US District Judge Allison D. Burroughs announced Tuesday that the Department of Homeland Security has agreed to rescind its controversial new rule that would have prohibited international students taking university courses entirely online during the COVID-19 pandemic from staying in the US.
The parties in Harvard v. US Department of Homeland Security informed the court that they came to an agreement with the government that moots the previous necessity for a temporary injunction. The exact details of the agreement remain unclear. The agreement will, however, mark a return to ICE’s March policy directive. That directive allowed student holders of F-1 and M-1 visas to remain in the US for the duration of the COVID-19 crisis even if they are taking classes exclusively online.
JUST IN: California will become the first state to sue the Trump admin. over guidelines issued this week that bar international students from remaining in the U.S. if they can take classes online, state Attorney General Xavier Becerra says. https://t.co/GEYNo6z4AF
— MSNBC (@MSNBC) July 9, 2020
Reuters is also reporting that a DHS official has said that “the details of any future regulation on this issue remain under discussion,” and that “officials are still deciding whether to treat students already in the United States differently than students seeking to enter the country for the first time.” Traditionally, traveling to the US on a student visa to take only online courses has been prohibited.
Leaders of 12 Christian organizations urged the Trump administration to rescind a policy requiring international students to leave the US or transfer if their colleges hold classes entirely online this fall. https://t.co/TbF9QbSGDe
— Christianity Today (@CTmagazine) July 13, 2020
“The Trump Administration’s sudden reversal, in the face of a court challenge it was destined to lose, is a victory for these students, the colleges and universities at which they learn and the communities to which they contribute,” Feuer said.
On Monday, a coalition of 20 schools, including USC, sued the government in a bid to overturn the policy that would deprive foreign students of their United States visas if their fall classes are held solely online.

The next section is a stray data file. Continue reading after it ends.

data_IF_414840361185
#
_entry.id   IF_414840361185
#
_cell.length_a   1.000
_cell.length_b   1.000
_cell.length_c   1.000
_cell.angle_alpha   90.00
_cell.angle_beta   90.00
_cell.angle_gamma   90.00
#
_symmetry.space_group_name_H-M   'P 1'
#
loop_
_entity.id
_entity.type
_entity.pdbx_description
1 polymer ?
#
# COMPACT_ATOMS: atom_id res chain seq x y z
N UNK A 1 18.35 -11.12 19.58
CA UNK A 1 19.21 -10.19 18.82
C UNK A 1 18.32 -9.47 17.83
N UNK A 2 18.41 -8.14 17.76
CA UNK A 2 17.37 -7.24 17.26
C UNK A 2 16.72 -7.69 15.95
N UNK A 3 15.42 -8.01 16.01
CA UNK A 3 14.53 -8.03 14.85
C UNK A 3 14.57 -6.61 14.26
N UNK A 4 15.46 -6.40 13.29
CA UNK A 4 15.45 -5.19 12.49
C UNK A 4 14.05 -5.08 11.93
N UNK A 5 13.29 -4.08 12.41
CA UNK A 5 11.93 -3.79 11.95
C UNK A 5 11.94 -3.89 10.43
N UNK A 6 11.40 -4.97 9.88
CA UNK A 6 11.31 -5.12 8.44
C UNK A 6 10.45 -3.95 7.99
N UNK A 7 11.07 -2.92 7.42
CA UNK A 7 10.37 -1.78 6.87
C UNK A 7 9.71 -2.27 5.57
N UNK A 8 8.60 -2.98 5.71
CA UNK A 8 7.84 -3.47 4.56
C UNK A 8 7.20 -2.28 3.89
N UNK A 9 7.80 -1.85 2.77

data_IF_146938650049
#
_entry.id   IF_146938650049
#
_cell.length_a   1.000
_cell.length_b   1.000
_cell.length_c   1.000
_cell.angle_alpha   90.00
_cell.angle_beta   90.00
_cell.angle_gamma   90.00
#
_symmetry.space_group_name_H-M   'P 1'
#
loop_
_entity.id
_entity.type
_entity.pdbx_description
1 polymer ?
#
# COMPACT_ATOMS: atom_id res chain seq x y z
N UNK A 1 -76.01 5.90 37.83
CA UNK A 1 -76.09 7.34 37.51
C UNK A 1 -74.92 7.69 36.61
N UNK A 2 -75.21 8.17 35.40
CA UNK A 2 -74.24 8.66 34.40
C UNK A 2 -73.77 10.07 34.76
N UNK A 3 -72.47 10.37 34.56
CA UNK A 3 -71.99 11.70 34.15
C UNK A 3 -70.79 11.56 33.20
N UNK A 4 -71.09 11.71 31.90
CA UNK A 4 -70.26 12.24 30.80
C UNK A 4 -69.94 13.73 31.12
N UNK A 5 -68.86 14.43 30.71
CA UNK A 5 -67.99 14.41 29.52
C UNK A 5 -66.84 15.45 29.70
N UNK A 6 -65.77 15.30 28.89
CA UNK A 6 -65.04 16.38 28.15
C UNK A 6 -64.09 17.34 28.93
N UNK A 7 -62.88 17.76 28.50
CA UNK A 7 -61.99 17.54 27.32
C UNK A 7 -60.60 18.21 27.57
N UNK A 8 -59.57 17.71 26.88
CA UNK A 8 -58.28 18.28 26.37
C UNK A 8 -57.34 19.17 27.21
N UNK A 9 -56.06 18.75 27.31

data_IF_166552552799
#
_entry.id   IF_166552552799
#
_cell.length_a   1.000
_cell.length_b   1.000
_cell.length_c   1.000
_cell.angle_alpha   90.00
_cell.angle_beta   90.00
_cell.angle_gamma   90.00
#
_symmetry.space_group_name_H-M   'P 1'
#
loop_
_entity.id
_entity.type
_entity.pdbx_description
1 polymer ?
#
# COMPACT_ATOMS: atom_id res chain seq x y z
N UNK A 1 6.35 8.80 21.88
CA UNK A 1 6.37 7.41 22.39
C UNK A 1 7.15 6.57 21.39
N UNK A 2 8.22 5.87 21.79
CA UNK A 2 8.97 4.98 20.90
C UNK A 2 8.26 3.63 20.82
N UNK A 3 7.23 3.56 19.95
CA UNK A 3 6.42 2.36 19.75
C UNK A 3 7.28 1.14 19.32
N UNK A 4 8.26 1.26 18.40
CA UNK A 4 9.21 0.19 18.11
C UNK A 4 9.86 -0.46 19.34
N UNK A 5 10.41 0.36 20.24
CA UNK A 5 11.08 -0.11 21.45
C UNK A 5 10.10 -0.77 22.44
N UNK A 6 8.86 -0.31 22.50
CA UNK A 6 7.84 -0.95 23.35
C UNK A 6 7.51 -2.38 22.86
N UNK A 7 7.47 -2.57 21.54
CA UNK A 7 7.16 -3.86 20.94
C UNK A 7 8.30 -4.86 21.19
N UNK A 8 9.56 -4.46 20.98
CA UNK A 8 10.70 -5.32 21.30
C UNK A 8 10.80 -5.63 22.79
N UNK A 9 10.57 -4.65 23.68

USC announced Thursday that international students who need to take an in-person class this fall to maintain their visa status and avoid being deported under the new policy will be able to enroll in the course at no cost.
Trump’s visa-policy reversal means thousands of area’s international students can stay in U.S. https://t.co/SIOfwHj9V7 pic.twitter.com/3HM4AbTtet
— Pittsburgh Post-Gazette (@PittsburghPG) July 15, 2020
The policy, announced July 6, had triggered a wave of distress and outrage prompting Harvard and the Massachusetts Institute of Technology to file a lawsuit, with 17 states, 26 municipalities and many other universities filing amicus briefs or taking similar action. Under the government’s policy, US Immigration and Customs Enforcement (ICE) had also required universities to notify them no later than Wednesday whether they planned to hold classes entirely online this fall.
The past week has been a roller coaster ride for current and prospective F-1 international students. On July 6th, SEVP had announced a new policy prohibiting F-1 students from attending schools that had opted for 100% online courses this fall due to COVID-19 concerns. Lawsuits were quickly filed, most notably by Harvard, which had recently announced it’s plans for 100% online instruction. Because the new policy required schools to take action by July 15th, the judge in the case was expected to make a quick decision on Harvard’s request for a preliminary injunction to block the policy from taking effect.
To everyone’s surprise, yesterday’s court hearing ended quickly with an announcement that a settlement had been reached and ICE would be rescinding the July 6th policy.
Today, ICE has published new guidance regarding how students can maintain F-1 status while courses are online: https://www.ice.gov/doclib/coronavirus/covid19faq.pdf
Here are the key takeaways:
- The new guidance allows F-1 students (both current and new) to study at in-person or hybrid programs in the United States.
- The new guidance allows current F-1 students to temporarily count online classes toward a full course of study in excess of the normal limits (ie. they are continuing the policy announced in March 2020 for current F-1 students https://www.ice.gov/sites/default/files/documents/Document/2020/Coronavirus%20Guidance_3.13.20.pdf)
- The new guidance appears to allow new F-1 students who have already arrived in the US and reported to their school to temporarily count online classes toward a full course of study in excess of the normal limits.
- The new guidance appears to not allow new F-1 students who have not arrived in the US to travel to the US for 100% online programs. Instead, the guidance instructs new students outside the US to remain in their home country. These students may choose to attend the 100% online program remotely from their home country and remain active in the SEVIS system. If lack of technology resources or other issues make the student unable to participate in the online program, the student must work with the school DSO to keep the SEVIS record active and defer the program of study until in-person classes resume.
- The new guidance leaves some unanswered questions about OPT and CPT and indicates that DHS is still evaluating issues such as the 90/150 unemployment limit, hours reduced below 20 hours per week, applying for OPT from outside the US, etc.
- The guidance confirms that CPT, OPT and STEM OPT employment can be remote work.
Source: Trump administration abandons new restrictive student visa policy in face of legal actions